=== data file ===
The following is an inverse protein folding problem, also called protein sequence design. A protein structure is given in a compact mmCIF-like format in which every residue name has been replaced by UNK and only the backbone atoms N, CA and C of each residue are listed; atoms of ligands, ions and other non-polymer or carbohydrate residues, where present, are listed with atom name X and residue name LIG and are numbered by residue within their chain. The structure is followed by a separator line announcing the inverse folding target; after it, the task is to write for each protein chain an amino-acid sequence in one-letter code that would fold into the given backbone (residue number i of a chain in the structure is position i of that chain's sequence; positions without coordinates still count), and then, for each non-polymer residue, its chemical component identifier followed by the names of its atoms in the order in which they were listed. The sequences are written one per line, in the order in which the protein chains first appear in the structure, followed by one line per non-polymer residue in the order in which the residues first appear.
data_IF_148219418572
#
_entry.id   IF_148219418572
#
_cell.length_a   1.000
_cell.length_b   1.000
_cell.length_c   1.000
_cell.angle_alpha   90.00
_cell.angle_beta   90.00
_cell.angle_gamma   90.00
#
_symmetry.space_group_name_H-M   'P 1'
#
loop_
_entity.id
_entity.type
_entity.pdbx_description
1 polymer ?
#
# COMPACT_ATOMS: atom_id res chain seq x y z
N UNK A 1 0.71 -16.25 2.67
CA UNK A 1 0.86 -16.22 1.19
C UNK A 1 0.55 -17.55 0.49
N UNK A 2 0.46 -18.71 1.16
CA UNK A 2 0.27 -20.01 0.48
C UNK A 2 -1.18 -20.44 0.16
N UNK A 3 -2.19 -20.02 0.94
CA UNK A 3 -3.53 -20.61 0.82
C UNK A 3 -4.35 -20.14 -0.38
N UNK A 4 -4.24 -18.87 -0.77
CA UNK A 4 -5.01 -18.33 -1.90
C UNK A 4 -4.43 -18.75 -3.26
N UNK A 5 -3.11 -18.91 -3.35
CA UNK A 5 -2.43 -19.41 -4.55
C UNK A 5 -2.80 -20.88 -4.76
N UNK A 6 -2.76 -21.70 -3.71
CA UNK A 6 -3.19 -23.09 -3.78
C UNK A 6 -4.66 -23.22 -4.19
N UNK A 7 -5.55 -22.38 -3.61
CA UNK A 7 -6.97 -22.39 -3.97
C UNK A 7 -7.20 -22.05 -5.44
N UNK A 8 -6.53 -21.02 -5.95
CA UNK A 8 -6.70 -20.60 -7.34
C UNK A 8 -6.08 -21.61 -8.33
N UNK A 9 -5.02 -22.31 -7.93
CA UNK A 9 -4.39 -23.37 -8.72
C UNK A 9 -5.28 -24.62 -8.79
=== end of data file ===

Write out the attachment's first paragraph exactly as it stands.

The following is an inverse protein folding problem, also called protein sequence design. A protein structure is given in a compact mmCIF-like format in which every residue name has been replaced by UNK and only the backbone atoms N, CA and C of each residue are listed; atoms of ligands, ions and other non-polymer or carbohydrate residues, where present, are listed with atom name X and residue name LIG and are numbered by residue within their chain. The structure is followed by a separator line announcing the inverse folding target; after it, the task is to write for each protein chain an amino-acid sequence in one-letter code that would fold into the given backbone (residue number i of a chain in the structure is position i of that chain's sequence; positions without coordinates still count), and then, for each non-polymer residue, its chemical component identifier followed by the names of its atoms in the order in which they were listed. The sequences are written one per line, in the order in which the protein chains first appear in the structure, followed by one line per non-polymer residue in the order in which the residues first appear.